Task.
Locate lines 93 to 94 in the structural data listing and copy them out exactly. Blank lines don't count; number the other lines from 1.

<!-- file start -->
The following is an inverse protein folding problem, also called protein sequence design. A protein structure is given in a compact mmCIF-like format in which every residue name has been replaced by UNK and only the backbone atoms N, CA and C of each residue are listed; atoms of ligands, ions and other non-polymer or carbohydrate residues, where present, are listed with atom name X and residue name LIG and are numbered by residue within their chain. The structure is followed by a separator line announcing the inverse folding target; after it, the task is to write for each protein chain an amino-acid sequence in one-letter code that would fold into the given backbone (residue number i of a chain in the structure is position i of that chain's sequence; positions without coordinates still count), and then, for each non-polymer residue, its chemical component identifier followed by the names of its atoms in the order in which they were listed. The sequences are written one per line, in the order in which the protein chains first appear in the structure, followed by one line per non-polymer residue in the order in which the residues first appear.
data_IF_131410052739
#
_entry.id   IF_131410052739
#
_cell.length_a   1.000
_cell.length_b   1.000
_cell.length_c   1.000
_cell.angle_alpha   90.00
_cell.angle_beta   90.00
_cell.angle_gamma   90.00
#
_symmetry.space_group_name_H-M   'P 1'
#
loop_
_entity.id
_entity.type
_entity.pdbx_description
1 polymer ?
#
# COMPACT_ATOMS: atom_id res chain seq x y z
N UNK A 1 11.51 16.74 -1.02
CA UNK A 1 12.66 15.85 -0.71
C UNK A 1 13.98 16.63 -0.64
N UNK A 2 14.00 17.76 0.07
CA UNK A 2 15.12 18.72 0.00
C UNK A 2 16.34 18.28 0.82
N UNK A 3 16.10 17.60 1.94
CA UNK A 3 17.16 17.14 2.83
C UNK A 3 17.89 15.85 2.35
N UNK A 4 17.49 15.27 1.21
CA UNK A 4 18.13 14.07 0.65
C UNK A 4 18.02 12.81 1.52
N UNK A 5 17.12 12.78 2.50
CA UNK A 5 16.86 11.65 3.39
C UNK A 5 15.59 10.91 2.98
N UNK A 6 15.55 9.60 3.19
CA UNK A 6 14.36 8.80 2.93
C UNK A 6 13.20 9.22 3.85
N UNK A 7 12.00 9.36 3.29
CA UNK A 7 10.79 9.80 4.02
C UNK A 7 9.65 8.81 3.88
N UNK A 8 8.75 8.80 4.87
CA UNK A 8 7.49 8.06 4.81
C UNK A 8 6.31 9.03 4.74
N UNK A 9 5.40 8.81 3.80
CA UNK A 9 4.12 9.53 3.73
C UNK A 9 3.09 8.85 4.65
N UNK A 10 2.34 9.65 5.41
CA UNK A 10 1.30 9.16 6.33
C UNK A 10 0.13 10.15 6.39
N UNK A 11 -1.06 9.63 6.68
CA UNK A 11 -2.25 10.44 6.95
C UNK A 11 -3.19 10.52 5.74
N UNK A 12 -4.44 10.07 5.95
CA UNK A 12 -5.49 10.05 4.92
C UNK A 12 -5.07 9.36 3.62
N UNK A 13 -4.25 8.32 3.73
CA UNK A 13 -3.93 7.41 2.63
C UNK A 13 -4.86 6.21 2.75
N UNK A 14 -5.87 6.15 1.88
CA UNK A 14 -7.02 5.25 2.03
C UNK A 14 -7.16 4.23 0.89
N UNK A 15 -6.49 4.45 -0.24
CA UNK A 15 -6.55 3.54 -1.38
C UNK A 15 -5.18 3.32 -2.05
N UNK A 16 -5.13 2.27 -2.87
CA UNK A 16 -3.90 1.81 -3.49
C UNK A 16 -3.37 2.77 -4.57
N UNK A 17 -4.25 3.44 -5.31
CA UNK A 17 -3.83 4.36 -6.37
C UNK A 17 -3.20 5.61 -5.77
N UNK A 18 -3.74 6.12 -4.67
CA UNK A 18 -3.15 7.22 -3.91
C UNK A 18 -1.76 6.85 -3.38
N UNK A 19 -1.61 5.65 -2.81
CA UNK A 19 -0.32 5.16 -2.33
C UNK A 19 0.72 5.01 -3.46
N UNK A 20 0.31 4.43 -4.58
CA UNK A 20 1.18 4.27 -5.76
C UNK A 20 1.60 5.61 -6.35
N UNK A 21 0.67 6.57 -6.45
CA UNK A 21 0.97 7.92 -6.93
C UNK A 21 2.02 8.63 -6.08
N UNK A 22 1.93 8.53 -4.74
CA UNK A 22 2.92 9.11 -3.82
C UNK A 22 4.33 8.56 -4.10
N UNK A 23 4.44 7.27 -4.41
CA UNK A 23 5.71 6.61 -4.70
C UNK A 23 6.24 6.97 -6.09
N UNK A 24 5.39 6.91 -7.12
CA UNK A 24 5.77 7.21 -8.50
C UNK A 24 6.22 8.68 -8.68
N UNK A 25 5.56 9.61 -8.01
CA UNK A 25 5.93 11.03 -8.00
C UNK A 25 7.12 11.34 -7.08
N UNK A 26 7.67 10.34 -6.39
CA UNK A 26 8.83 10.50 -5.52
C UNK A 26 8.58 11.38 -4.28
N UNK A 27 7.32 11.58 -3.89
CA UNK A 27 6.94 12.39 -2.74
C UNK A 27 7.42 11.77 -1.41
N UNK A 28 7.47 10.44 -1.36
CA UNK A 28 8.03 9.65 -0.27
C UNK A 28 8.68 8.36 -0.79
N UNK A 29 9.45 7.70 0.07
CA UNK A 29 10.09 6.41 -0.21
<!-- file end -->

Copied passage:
C UNK A 24 6.22 8.68 -8.68
N UNK A 25 5.56 9.61 -8.01